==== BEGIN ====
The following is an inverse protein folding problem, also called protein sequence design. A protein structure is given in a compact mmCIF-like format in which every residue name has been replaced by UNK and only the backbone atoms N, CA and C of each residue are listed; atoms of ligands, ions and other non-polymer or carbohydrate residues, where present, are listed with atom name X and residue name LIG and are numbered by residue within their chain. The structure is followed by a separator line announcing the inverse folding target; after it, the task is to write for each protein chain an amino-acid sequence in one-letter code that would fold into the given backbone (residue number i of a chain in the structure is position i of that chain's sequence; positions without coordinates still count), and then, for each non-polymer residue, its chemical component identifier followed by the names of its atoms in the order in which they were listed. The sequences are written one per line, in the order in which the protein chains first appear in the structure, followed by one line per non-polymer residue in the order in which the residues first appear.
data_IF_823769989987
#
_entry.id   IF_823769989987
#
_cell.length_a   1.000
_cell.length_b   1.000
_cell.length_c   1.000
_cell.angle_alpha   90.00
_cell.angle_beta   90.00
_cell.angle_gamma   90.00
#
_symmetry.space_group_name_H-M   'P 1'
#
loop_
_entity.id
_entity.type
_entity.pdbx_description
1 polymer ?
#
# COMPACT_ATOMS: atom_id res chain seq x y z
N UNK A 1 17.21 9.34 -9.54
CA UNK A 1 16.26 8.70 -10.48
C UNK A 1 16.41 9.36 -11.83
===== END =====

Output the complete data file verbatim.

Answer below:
The following is an inverse protein folding problem, also called protein sequence design. A protein structure is given in a compact mmCIF-like format in which every residue name has been replaced by UNK and only the backbone atoms N, CA and C of each residue are listed; atoms of ligands, ions and other non-polymer or carbohydrate residues, where present, are listed with atom name X and residue name LIG and are numbered by residue within their chain. The structure is followed by a separator line announcing the inverse folding target; after it, the task is to write for each protein chain an amino-acid sequence in one-letter code that would fold into the given backbone (residue number i of a chain in the structure is position i of that chain's sequence; positions without coordinates still count), and then, for each non-polymer residue, its chemical component identifier followed by the names of its atoms in the order in which they were listed. The sequences are written one per line, in the order in which the protein chains first appear in the structure, followed by one line per non-polymer residue in the order in which the residues first appear.
data_IF_823769989987
#
_entry.id   IF_823769989987
#
_cell.length_a   1.000
_cell.length_b   1.000
_cell.length_c   1.000
_cell.angle_alpha   90.00
_cell.angle_beta   90.00
_cell.angle_gamma   90.00
#
_symmetry.space_group_name_H-M   'P 1'
#
loop_
_entity.id
_entity.type
_entity.pdbx_description
1 polymer ?
#
# COMPACT_ATOMS: atom_id res chain seq x y z
N UNK A 1 17.21 9.34 -9.54
CA UNK A 1 16.26 8.70 -10.48
C UNK A 1 16.41 9.36 -11.83